Collection of original artwork from Godwin school, 1899-1901 discovered - and published!

Tuesday 1 August 2023

A reader of this blog has just supplied us with a unique volume containing 50 pieces of original - mainly watercolour - artwork produced by boys from Godwin school between 1899 and 1901. We are re-opening the blog to feature it.

Caligraphic reference to the school from the book - no artist cited

The volume containing the artwork is in a poor state, and is rapidly disintegrating, but the paintings themselves survive in surprisingly good conditions.

Opening page of the book, featuring the names of the boys' work featured in it.

The school at that time was divided into three departments: boys, girls and infants. All of the paintings are from the boys' department and were collected by teacher Mr H J Earle. For details of him, the boys and a little background of the school, see footnotes at the end of this article.

Although we largely stopped publishing on this blog over four years ago, it still gets over 10,000 visits a month and has notched up almost 1.5 million hits in total since it was establised, a decade ago. We will continue, on an ad hoc basis, to publish material on it, whenever items of significance emerge. If you have collections of documents or photos that you would like to see featured, get in touch ( and we'll see what we can do.


Fifty illustrations, from a dozen boys were collected by Earle during the 1899-1901 period and are preserved in the volume. They are of an extremely high standard, bearing in mind the maximum age of most pupils at the school would have been 14 at the time.

Although the work is meticulous, unfortunately it is all derivative - copies of material the boys were asked to reproduce. There is nothing remotely original - perhaps reflecting the values of the days when children were not encouraged to be adventurous or imaginative, but merely obedient and submissive.

The skills of the boys are clear, and the legend at the front of the volume indicates its purpose (see illustration, below). The motto under the winged, mythical, lion/fish is the Latin phrase "Ars Probat Artificem" (Art is the test of the artsan). The art was regarded as a piece of occupational training, rather an expression of artistic imagination and endeavour.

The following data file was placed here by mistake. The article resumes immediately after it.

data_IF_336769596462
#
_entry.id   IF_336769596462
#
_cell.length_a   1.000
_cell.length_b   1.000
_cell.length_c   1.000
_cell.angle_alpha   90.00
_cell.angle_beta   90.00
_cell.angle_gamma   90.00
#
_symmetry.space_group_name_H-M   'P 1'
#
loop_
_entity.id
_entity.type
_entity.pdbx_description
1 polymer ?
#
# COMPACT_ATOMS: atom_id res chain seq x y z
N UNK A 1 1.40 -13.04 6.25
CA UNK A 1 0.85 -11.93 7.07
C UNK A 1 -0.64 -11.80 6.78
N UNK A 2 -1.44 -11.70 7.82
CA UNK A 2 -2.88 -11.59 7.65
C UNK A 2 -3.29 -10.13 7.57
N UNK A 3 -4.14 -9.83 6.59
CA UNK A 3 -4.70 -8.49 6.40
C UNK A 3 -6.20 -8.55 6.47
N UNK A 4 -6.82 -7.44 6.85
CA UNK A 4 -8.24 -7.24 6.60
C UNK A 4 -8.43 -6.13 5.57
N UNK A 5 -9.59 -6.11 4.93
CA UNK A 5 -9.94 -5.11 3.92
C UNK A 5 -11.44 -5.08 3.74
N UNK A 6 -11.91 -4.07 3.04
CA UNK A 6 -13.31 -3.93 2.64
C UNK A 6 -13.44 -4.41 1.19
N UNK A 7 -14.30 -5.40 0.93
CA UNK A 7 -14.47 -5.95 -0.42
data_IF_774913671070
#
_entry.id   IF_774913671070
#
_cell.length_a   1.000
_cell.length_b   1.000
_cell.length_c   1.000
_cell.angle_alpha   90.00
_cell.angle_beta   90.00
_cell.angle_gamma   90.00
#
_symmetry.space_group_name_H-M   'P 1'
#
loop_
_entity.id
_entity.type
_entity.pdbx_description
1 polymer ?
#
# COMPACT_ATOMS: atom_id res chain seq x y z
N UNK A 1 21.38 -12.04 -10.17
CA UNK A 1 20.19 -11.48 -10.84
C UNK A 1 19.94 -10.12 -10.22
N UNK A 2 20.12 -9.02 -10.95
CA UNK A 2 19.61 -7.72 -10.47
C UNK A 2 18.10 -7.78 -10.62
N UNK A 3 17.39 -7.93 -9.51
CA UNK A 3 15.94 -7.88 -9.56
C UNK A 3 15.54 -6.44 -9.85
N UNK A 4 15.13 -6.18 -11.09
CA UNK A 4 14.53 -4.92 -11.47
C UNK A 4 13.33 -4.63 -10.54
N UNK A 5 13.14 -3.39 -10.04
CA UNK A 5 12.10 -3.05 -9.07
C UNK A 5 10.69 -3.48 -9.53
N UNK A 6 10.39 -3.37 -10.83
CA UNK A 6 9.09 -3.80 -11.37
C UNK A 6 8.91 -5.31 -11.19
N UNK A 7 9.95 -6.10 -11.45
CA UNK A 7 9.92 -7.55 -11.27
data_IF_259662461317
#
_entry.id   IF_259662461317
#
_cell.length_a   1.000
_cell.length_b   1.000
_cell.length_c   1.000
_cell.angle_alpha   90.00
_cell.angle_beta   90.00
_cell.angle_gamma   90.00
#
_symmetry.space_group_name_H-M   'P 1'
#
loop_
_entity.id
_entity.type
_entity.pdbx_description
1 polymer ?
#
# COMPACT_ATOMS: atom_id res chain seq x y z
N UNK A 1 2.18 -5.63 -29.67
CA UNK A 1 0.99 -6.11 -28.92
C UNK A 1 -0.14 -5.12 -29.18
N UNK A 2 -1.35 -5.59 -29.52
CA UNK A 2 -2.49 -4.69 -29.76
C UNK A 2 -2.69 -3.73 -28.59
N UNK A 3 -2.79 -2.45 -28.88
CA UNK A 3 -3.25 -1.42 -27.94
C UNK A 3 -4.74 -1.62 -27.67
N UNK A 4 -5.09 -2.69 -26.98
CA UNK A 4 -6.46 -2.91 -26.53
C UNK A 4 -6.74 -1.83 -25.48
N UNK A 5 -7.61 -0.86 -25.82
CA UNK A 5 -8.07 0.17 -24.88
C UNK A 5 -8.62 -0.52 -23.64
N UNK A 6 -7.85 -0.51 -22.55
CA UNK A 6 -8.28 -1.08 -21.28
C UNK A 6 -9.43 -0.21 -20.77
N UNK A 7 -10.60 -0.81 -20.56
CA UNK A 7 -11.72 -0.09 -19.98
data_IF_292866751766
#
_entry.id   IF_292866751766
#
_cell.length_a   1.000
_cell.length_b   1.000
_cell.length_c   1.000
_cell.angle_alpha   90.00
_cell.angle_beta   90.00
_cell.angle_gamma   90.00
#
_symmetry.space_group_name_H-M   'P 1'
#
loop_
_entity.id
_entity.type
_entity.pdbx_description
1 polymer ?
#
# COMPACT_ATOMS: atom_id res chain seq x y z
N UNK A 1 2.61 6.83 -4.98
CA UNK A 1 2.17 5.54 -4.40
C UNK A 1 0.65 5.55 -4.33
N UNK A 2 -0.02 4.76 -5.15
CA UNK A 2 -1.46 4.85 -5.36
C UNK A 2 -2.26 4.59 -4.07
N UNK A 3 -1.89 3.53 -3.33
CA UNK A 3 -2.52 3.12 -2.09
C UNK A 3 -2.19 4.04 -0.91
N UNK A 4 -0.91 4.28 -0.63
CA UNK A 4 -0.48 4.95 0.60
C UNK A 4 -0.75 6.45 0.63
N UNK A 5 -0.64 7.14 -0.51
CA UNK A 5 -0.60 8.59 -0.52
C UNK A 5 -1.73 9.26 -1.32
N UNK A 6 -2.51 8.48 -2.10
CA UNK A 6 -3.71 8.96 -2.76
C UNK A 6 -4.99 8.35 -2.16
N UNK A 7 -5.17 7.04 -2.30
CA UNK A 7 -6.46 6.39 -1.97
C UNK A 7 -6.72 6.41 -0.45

"Art is the test of the artisan"

There are four or five different styles, or themes in the book, each of which features a number of different versions of the same image, reproduced by different boys.  Most items feature the name of the artist and the date of the artwork.


There are a number of examples of caligraphy on display, which would clearly have been good occupational training for future would-be commercial artists at a time when most artwork for any publication or piece of printed material was hand produced.

Artist: James Ade, 15 December 1899, C13th caligraphic letter "G"


Artist: Stanley Sadler, 30 November 1899, C13th caligraphic letter "E"

Artists: Fred Burdett, undated, C13th French caligraphic "O" and Stanley Sadler, undated C13th caligraphic "H", plus a C13th French border design undated, by Fred Burdett

Some of the examples were fine detailed block work and some reproductions of thirteenth century French work (presumably because this was part of the little reference work the boys had access to).

Still life

This is probably the largest collection of material in the book and covers a range of paintings of items familiar to still life artists today: flowers, birds, insects etc. Again there are several examples of reproductions of the same subject, each produced by a different boy.

Artist: Stanley Sadler, undated

Artist: Robert Godfrey, 8 October 1900

Artist: Stanley Sadler, 16 December 1900

Artist: Ernest Biddle, Xmas 1901

Artist: Stanley Sadler, 7 July 1900

Artist: Stanley Sadler, 26 January 1900

Artist: Robert Godfrey, 7 February 1901

Artist: Robert Godfrey, 9 February 1900

Artist: Stanley Sadler, 28 February 1900

Artist: Ernest Biddle, 9 February 1901

Artist: Stanley Sadler, undated

Artist: Henry Spencer, 6 April 1900

Artist: Henry Spencer, 9 January 1901

 Simple reproductions

These look like copies of postcards, or similar, that the boys had been asked to reproduce. There seems to be no originalty, but a great deal of skill in each of the pieces.

Artist: Stanley Sadler, undated, "Derwentwater"

Artist: Stanley Sadler, undated, "View of Whitby, low water"

Artist: Henry Spencer, undated, another "View of Whitby, low water", presumable copied from the same source as the one above.

Artist: unnamed, undated, "Sailing ships"

Artist: "SS" (Stanley Sadler?), undated

Artist: unnamed, undated

Design features

There are a number of examples of design features, versions of which would have been used to illustrate or enhance a page of text by turn of the centry graphic or design artists - borders, heraldry etc.

Artist: Henry Spencer, 9 December 1899, French C13th border design


Artist:Un named, undated

Artist: Robert Godfrey, 1 October, Heraldry

Artist: Gus Brabham, 19 October 1900 "Copy of Tournament Banner, probably during the reign of Henry V111"

Artist: Douglas Manson, 1 December 1899, "Border of Psalter presented to Edward 1"

Artist: Alfred Albon, 16 December 1899, C13th French designs

Artist: Gus Brabham, 23 November 1900, Five heraldic designs

Frank Butler

One page of the book features two painings by Frank Butler, dated 2 February 1901.  The text accompanying (see illustration) them reads: "The drawings on this page were executed by Frank Butler aged 12 years, who only has the assistance of one hand, his left".

Work of 12-year old Frank Butler, who only had the use of his left arm


Godwin at the time

The school had been in existence since 1885 and by the time these illustrations were made, the boys' department had a roll of around 500.  It is not known how large the classes were, but the school routinely received good reports from its annual inspections by HM Inspectors, For more flavour of the school at the time, see the post here, whose content is taken from the school log, which this blog was given sight of about six years ago.

The boys